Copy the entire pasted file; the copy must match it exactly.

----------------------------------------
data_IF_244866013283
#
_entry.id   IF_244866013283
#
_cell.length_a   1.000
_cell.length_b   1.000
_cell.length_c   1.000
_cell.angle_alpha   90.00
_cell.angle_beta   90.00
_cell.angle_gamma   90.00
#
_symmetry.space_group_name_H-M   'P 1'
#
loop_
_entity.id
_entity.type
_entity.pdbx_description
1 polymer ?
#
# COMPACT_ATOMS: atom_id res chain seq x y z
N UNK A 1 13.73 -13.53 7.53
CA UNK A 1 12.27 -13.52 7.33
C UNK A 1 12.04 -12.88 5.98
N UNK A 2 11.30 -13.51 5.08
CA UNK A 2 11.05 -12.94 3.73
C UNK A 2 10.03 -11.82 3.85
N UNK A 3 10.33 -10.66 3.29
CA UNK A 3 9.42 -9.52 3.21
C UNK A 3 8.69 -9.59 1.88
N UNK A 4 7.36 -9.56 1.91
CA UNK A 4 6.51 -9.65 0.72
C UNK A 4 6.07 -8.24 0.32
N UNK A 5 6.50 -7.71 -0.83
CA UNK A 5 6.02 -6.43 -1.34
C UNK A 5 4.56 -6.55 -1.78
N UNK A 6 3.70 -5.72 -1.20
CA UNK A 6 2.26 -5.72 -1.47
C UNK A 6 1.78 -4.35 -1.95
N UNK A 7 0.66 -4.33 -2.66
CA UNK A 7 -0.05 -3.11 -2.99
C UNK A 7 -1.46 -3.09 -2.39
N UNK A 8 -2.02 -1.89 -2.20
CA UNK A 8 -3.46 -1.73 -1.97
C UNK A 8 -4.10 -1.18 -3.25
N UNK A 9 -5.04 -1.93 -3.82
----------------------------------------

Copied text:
data_IF_244866013283
#
_entry.id   IF_244866013283
#
_cell.length_a   1.000
_cell.length_b   1.000
_cell.length_c   1.000
_cell.angle_alpha   90.00
_cell.angle_beta   90.00
_cell.angle_gamma   90.00
#
_symmetry.space_group_name_H-M   'P 1'
#
loop_
_entity.id
_entity.type
_entity.pdbx_description
1 polymer ?
#
# COMPACT_ATOMS: atom_id res chain seq x y z
N UNK A 1 13.73 -13.53 7.53
CA UNK A 1 12.27 -13.52 7.33
C UNK A 1 12.04 -12.88 5.98
N UNK A 2 11.30 -13.51 5.08
CA UNK A 2 11.05 -12.94 3.73
C UNK A 2 10.03 -11.82 3.85
N UNK A 3 10.33 -10.66 3.29
CA UNK A 3 9.42 -9.52 3.21
C UNK A 3 8.69 -9.59 1.88
N UNK A 4 7.36 -9.56 1.91
CA UNK A 4 6.51 -9.65 0.72
C UNK A 4 6.07 -8.24 0.32
N UNK A 5 6.50 -7.71 -0.83
CA UNK A 5 6.02 -6.43 -1.34
C UNK A 5 4.56 -6.55 -1.78
N UNK A 6 3.70 -5.72 -1.20
CA UNK A 6 2.26 -5.72 -1.47
C UNK A 6 1.78 -4.35 -1.95
N UNK A 7 0.66 -4.33 -2.66
CA UNK A 7 -0.05 -3.11 -2.99
C UNK A 7 -1.46 -3.09 -2.39
N UNK A 8 -2.02 -1.89 -2.20
CA UNK A 8 -3.46 -1.73 -1.97
C UNK A 8 -4.10 -1.18 -3.25
N UNK A 9 -5.04 -1.93 -3.82